Those Christians Martyred for the faith in 2007, those baptized children who went home to Jesus this past year before attaining the use of reason, and those recently deceased men and women and older children who in life exhibited what the Church calls “heroic virtue” — who were heroically faithful, heroically hopeful, heroically charitable

While few if any of them will ever be formally Canonized and honored by the Roman Catholic Church on earth, all of these newly minted Saints of 2007 are Canonized and honored by the multitude of citizens of the Heavenly City of  Jerusalem on this Festival Day.

And the parade ends at what you might call City Hall — it ends at the Thrones of the Risen Lord Jesus and His Glorified Virgin Mother.  And there, the new Saints of this past year take their places among the Saints of years and centuries and millenniums past.

This Feast Day should remind us that you and I are also called to be on that heavenly duck boat the November 1st following our death.  We must aim at becoming Saints, not just be aiming at getting into Purgatory.

Last week I was at a conference with half the priests of our diocese, and in the cafeteria at lunch, Bishop Tobin sat down right across from me.  Trying my best to make small talk, and knowing him to be a Pittsburgh native, I asked him how the Pirates were doing.   He said that for the past several years they’ve had a losing record — they lost more games in the season than they won.

Surely the Pirates aren’t trying to have a losing record, surely they are trying to win every game they play.  As followers of Christ, we must try to be Saints no matter what our past record has been.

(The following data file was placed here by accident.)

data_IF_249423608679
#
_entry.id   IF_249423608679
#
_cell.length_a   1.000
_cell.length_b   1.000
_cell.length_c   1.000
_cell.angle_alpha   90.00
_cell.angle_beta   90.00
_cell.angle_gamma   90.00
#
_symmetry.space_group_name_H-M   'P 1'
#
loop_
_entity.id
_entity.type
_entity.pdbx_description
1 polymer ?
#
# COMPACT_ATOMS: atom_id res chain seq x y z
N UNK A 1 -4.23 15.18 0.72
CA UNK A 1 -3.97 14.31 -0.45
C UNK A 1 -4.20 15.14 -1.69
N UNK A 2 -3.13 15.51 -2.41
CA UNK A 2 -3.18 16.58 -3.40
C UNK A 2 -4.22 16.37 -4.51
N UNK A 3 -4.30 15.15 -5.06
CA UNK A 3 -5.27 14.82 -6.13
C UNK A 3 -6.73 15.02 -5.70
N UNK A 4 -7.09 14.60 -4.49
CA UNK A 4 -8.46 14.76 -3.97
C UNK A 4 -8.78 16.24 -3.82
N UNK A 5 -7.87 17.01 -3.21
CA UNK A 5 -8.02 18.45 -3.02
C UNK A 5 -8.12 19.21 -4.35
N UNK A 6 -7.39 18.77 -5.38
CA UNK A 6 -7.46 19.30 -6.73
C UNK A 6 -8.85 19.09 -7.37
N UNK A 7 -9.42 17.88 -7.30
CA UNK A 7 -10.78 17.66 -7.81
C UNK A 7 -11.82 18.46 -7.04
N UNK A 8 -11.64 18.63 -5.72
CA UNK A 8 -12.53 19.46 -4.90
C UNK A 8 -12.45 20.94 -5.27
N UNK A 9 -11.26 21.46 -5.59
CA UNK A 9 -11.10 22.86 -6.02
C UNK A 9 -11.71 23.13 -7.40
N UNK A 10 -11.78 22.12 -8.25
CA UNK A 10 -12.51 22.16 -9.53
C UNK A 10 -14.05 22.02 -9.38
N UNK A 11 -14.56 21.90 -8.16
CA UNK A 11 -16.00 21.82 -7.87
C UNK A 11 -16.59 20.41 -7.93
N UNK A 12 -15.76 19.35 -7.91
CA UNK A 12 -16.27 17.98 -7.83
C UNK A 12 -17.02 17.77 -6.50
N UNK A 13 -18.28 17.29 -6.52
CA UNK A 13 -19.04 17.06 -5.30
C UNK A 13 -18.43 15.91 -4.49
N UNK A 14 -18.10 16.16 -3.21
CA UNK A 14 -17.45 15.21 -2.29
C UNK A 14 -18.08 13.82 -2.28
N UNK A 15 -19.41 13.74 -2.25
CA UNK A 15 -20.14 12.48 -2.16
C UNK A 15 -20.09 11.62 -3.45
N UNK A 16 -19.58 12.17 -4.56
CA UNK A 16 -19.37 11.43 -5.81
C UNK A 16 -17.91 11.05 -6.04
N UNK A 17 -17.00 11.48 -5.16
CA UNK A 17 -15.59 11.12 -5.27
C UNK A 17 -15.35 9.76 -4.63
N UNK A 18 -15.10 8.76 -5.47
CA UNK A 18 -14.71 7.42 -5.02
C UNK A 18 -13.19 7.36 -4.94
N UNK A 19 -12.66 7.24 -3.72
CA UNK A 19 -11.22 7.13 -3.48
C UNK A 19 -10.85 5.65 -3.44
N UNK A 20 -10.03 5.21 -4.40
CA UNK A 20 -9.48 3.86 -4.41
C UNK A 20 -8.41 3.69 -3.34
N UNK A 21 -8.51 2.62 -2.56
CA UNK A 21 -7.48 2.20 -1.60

Vatican II emphasized the Church teaching of the Universal Call to Holiness, which means that not just some special Catholics, but all of us are called to holiness of life by virtue of our Baptism.

So how do we become a saint?

First, we need to know who Jesus is.  We must have a knowledge of what Christ and His Church teaches, and then we must try to believe likewise and live according to this belief.

Second, we need to receive reverently and frequently the Sacraments Jesus left us, esp. communion and penance.

Thirdly, we need to have a daily prayer life, a  personal relationship to Jesus and his Mother.

And lastly, if we want to be a saint, we need to study the masters, we need to read the lives of the Canonized Saints of the Church.

We are called to be saints in unique ways, but this doesn’t mean that the saints of the Church can’t help us be the saint Jesus wants you or I to be.  Even those saints were inspired by other saints.

On this All Saints Day, let us enter into the celebration going on up in the Heavenly City of Jerusalem, and ask our Lord for the grace to one day be riding atop that Heavenly Duck Boat, being cheered on by the multitudes for winning the ultimate victory a human being can achieve.